"The tomato offers its gift of fiery colour, and cool completeness."
Pablo Neruda

13 March 2017

Well the tomatoes have kicked into ripening  mode, and I'm making my second batch of sauce as I write this. I simply slice up the tomatoes into quarters - or in tenths in the case of monster ones - and put them in an oven tray in a single layer. Scatter over lots of garlic cloves (don't bother peeling) and salt. Then roast in a moderate oven till they collapse and the edges start to darken, and the garlic is soft. About an hour usually. Put it through a food mill, then bottle, and water bath in the vacola. So yum! I had a bit left from the first batch that didn't fit in the bottles. Ate it with a spoon. So so yum!

Territorial: like in "How to train your dragon"

Lissa from SLT and I are working with some students from Clarendon Vale Primary School in the wonderful new Community Garden right next door to the school. We've helped the kids plant some of the garden beds out with brassicas (broccoli, cauliflower, kale, red cabbage) and of course the new seedlings are getting munched by the caterpillars of the cabbage white butterfly, as happens in warmer months.
We did a 'find and squish' mission, and managed to clean up the seedlings of eggs and larvae. But to help deter the butterflies from laying more eggs, we made some decoys to put around the garden, since the butterflies are territorial. One of the boys knew what territorial meant, since he'd watched the movie "How to train your dragon." We were most impressed!
To make the decoys, you just need something about the size of an adult butterfly, that can withstand weather, and either hang it or stick it to a stick or piece of bamboo, or the edge of the garden bed, so that real butterflies flying by think that the territory is already taken.

For our garden session last week, we printed a page of butterfly drawings (CLICK HERE for template) then cut them out and sandwiched each individual one in some clear packing tape. It wont be a perfect solution, but together with regular 'find and squish' patrols, it should help give the young seedlings a chance to grow big enough to survive the greedy grubs.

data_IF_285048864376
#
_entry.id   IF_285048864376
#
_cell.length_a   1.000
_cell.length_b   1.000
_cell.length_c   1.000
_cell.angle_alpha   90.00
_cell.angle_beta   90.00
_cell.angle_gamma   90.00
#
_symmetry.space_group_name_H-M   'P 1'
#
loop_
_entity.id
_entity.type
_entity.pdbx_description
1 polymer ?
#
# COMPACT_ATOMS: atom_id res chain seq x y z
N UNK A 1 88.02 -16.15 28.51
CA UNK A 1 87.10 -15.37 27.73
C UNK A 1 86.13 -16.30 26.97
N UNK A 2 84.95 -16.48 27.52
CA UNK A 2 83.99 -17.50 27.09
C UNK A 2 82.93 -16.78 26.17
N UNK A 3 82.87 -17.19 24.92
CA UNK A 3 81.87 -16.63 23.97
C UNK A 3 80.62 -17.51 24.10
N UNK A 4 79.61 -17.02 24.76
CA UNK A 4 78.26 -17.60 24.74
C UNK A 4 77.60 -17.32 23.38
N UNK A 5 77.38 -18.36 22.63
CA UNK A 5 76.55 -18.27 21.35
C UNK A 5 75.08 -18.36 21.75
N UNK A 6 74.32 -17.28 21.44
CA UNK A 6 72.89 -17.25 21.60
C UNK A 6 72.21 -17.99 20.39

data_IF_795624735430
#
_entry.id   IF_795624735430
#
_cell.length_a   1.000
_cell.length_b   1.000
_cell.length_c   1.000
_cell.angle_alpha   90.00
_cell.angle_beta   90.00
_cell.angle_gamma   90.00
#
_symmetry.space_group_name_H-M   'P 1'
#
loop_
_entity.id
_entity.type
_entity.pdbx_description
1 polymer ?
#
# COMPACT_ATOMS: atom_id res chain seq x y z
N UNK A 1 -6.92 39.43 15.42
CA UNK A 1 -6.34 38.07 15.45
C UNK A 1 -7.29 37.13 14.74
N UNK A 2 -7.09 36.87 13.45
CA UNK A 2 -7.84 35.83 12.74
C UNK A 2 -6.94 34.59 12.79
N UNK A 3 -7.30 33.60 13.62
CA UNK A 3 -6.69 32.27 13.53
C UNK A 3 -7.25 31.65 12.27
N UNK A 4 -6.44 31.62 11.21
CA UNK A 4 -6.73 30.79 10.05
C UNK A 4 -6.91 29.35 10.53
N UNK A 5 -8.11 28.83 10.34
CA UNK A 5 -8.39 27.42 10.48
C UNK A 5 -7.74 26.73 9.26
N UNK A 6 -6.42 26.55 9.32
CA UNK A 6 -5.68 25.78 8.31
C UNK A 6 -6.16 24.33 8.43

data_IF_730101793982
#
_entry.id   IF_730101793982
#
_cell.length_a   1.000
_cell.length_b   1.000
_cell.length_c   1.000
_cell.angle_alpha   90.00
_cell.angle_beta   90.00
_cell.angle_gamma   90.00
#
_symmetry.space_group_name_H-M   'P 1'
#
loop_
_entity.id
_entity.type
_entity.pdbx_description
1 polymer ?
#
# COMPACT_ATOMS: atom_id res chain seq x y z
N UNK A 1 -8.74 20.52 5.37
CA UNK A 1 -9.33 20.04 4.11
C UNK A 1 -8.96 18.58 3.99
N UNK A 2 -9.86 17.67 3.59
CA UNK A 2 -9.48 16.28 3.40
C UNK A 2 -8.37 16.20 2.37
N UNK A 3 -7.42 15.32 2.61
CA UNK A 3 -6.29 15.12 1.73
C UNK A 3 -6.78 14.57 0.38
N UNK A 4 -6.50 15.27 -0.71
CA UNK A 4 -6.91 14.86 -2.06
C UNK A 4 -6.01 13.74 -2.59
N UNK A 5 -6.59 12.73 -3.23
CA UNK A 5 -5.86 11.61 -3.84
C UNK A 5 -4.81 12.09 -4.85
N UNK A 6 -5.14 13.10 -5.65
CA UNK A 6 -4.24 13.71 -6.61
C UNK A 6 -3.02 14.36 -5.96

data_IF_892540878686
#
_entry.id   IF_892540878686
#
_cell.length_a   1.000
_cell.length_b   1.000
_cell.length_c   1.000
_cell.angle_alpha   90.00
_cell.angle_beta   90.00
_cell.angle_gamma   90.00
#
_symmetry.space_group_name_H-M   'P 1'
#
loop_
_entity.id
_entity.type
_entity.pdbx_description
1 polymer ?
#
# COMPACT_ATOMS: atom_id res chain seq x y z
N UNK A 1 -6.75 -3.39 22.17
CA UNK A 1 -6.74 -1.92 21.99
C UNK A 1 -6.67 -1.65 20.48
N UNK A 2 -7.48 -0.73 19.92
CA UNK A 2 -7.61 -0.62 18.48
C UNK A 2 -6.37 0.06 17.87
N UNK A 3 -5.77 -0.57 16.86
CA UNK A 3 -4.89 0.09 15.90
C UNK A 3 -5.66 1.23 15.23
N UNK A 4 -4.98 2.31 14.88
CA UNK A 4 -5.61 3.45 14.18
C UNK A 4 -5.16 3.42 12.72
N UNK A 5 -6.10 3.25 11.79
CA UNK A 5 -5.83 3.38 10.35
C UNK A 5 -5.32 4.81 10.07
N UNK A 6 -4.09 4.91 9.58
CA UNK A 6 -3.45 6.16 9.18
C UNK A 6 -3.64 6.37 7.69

If you have a large brassica patch, and can't net it off to stop the butterflies, then you can resort to using Dipel, which is a biological control agent for the grubs. Buy sachets at plant nurseries, and follow the instructions. The grubs have to ingest the stuff, so it wont kill non-target insects like bees and ladybirds.

Living Local Tassievore Feast - 1st April (no joke)

The Tassievore challenge is underway again, encouraging people to eat local, buy local, grow local and support local businesses. An important aspect of this is knowing where your food comes from: who grew it, do they care about their soil, or their animal's welfare? Are they able to make a decent livelihood growing our food?

We tend to have a very Tassievore diet just as a matter of course, since we source our vegies and fruit, berries and eggs from the garden, our meat from our rabbits or beef/lamb/pork in trade or purchase with friends and colleagues. And now that we can grow sweet potato, the roasting tray is complete!

I saw a post on a facebook group recently, complaining about the fact that when this person went to buy some fresh asparagus from the supermarket, they only had imported stuff from Peru or somewhere. The  writer concluded that they really supported Hill St Grocer, because they focus on local produce. Now, that's a good outcome in a way . . . but I wonder why the person was looking for fresh asparagus in Autumn anyway?? Its quintessentially a Spring crop, as anyone who grows their own would know. So it made me realise that we can be lead astray by following recipes that look nice, but may have out of season ingredients, rather than starting by looking at what's in the garden, on the bench, or at the farmer's market . . . THEN go looking up recipes.

That 'produce first' approach is of course what drives the awesome people who are organising the Living Local Feast for 2017. Lissa, who is the epitome of awesome, is putting out the word to anyone who might have some excess home grown produce or home made treats to spare and share. Please get in touch with Lissa via the event page if you can help. And don't delay in getting your tickets - its a delicious event!

Its on this Saturday!

This is the BEST country show, we reckon, and not just because we're stewards in the hall of industries!

There's the giant pumpkin competition for a start, and the woodchopping, and bullock team demos.
And of course the hall of industries! Last year I was on fruit and Mick was on Vegetables. This year I've been moved to needlework. NEEDLEWORK?!?!? Ah well, gotta take it as it comes I suppose. And I have been known to whip up a tote bag from an old pair of jeans and an animal feed bag. Hope to see you there! Weather is going to be glorious!

Sharing space?

I recently got a message:
"Hoi Christina, do you know anyone with an empty back/front yard or verge who'd like someone to fill it with vegies? I don't have access to productive / garden space AND IT IS KILLING ME!!! I'd ideally like to gardenshare with people of like-values."

Nick is living in Howrah at the moment, so if you're in the area and you have space that you'd love to have filled with vegies, let me know and I'll pass on contact details.
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